Clothing Maintenance Pre- and Post-SHTF

Today we present another article in our non-fiction writing contest – by Diana R. Smith

At work the other day, I noticed my co-worker’s uniform pants were separating at the seam.  Fortunately, not in an embarrassing spot.  When I commented that I could mend them if he wanted me too, he casually replied “Nah.  I’ll just go to Wal-Mart and get some more.”

This attitude about clothing has become common.  Hardly anyone mends, hems, alters or patches clothing anymore.  Not even me, and I’m a seamstress.  We are a throwaway society.

However, if the S ever truly did HTF, it is my belief we may last only a few years before we’re all running around naked unless we learn to maintain our clothing again.

I know how.  My parents both grew up in the Depression.  I knew from an early age how to darn a sock, sew on a button or patch, turn a hem or close a seam.  Even my Dad sewed, often mending his own clothing.

I had originally thought of this article as post-scenario clothing maintenance, but seriously, there are some things we can do now to keep our clothing intact and get into the swing of things.


One, is that we can keep our clothes clean.  The fibers in material are fragile by themselves.  Leaving substances on them that can be abrasive or caustic can wear on those fibers and cause them to wear thin or break.  It can be hard to totally clean some things—especially for those people who work hard, dirty jobs all day.  Many of my husband’s old shirts still smell like oil and grime, or carry the stains of cement, paint and industrial substances.  We don’t need to clean things everyday if they aren’t that bad, but just doing so will extend their life and our continued usage of them.

Another is to keep them hemmed.  This is a constant struggle in our house because we are both short.  The fashion industry has somehow decided that all women are 5’9″ and all men are 6′.  This results in many, if not most, people wearing pants that are inches too long.  Then we tread on them, trip over them, tear them, fray out the bottom and wonder why they look bad.

Another thing is to keep them mended.  When we notice a hole developing in the knee, or in the back regions by the pocket, it is far easier to darn a small hole than patch a large one.  Seams are better if they are caught and reinforced before they rip out all the way down the leg or provide us with some embarrassing air conditioning.  It is better to catch a button while we can still see where it goes, or before we lose it and have to replace it with a white button among all the blue ones.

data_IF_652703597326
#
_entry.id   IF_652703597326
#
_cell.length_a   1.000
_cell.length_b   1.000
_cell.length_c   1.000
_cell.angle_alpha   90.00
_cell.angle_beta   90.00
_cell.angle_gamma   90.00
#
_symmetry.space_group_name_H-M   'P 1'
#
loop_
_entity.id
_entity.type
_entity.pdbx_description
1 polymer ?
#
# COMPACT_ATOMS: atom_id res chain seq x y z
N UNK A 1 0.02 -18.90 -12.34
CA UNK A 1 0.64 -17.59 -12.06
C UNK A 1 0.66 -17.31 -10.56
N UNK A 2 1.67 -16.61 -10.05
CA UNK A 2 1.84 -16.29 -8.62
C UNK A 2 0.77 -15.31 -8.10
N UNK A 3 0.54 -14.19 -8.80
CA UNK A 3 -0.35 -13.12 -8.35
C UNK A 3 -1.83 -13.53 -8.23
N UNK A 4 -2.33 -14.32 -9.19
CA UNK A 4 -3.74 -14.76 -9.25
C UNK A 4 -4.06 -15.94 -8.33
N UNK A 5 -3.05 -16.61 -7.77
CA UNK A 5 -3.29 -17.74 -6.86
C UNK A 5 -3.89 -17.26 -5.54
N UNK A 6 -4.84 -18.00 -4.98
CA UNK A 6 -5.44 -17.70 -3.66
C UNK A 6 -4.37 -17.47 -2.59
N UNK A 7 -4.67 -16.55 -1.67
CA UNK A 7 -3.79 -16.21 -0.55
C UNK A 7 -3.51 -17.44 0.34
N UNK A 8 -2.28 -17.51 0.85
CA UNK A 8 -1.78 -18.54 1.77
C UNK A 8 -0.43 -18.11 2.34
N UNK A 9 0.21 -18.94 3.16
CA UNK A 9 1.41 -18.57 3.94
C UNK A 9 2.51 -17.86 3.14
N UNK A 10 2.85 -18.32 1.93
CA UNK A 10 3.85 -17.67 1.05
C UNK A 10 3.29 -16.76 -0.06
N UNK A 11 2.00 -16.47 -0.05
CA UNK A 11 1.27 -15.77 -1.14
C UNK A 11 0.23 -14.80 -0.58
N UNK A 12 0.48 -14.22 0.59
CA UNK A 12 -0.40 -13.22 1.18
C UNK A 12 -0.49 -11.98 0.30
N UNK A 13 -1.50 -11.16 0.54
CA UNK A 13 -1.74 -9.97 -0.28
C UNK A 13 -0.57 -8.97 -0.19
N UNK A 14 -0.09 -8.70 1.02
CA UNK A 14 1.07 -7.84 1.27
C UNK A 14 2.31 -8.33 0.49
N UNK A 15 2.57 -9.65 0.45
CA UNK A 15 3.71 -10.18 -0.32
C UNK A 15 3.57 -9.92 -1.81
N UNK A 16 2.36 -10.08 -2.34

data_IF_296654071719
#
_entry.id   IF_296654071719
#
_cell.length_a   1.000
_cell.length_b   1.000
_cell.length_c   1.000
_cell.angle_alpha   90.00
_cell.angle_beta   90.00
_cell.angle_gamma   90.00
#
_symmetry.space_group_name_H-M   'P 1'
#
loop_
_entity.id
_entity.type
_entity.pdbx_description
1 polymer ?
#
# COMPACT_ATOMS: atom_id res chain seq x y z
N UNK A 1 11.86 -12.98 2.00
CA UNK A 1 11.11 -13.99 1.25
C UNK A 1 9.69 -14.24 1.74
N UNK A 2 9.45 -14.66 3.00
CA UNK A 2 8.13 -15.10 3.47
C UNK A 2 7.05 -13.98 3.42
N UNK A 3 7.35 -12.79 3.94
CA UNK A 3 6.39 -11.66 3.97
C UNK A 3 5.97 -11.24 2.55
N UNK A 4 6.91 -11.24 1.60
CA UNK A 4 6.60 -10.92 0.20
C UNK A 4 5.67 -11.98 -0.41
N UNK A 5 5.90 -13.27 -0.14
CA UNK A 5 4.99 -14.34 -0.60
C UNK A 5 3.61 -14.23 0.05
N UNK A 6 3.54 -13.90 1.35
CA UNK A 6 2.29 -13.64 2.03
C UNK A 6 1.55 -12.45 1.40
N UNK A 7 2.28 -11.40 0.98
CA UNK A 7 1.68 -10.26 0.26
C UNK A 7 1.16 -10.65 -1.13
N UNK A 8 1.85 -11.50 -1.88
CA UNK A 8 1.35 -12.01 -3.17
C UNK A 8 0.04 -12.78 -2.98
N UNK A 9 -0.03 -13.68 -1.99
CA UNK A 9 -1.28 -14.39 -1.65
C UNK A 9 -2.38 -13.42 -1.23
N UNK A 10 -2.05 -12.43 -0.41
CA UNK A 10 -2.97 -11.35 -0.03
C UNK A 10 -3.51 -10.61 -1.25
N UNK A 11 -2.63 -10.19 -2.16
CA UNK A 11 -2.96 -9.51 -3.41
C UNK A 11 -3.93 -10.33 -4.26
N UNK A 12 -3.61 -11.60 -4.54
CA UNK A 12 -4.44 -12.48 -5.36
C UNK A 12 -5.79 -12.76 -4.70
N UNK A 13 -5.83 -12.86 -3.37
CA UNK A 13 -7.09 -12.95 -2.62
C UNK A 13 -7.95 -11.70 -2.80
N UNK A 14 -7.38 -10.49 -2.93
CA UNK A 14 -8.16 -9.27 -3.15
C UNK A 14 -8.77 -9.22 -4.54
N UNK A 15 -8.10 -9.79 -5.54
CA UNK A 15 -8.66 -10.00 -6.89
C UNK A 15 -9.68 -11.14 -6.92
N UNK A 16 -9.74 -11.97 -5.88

The same things go for socks, coats, shirts, gloves and hats.  Also underwear.  If we can keep our clothing clean and in good repair before the SHTF, it will still be there for us, and last us through some troubling times.  It doesn’t matter if its just a personal SHTF moment or the big one.


Post-scenario, life gets a little more interesting.  For one, (and I am using a severe scenario here, just for discussion purposes), we won’t be able to just run down the road to the store to go get new clothes or shoes, or even a needle and thread.

Cleanliness becomes even more important at this time.  In order to maintain the health of you and your family, keeping things clean is the first line of defense.  Some of us may be lucky enough to have acquired manual washing machines.  The rest of us may be beating clothing on rocks, which I actually don’t recommend.  The abrasiveness of rocks and scrubbing boards was notorious for wearing cloth thin back before washing machines.  Far better to use a large tub and find someway to agitate the clothing in the water.  Some may balk at this idea of using so much water just for clothing, but remember, the gray water can then be used on plants when you are through.

One method of agitation can be done by mounting a barrel or bucket on a pivot of some type, closing the lid, then manually moving it back and forth for about 15 minutes.  Another method is to use a washing plunger such as those used for handwashing woolen or silk garments.  A servicable plunger can be made by taking the smaller bathroom plungers (new and clean, of course) drilling 4-6  quarter-inch holes in the top and plunging up and down on the clothes in a large tub.  Move the clothes about periodically so they can all have a turn.  The only use of a rock that is actually beneficial was shown to me by an old Korean gentleman who owned a motel I worked at.  Nasty stains of a questionable nature were first soaked in stain removers, then spread out on a rock and the edge of a credit card used to gently scrape away at the stain.  Our fingers didn’t touch it, and the stain usually left.  For this purpose, a washing rock may be very effective, and there is still a use for all those old credit cards and driver’s licenses that will no longer have a purpose.

With laundry, hot water brings a sterilizing power.  Underwear, sheets, babies diapers and towels should be sterilized.  Bleach is useful, but if you run out, hot water is one option.  Sunlight is the other.  Sunlight breaks down many proteins and amino acids.  Many mothers used to hang their cloth diapers in the sunlight for an hour or two to sterilize and deodorize them.  Sunlight also fades cloth, though, so I wouldn’t keep your regular clothing out for any longer than necessary.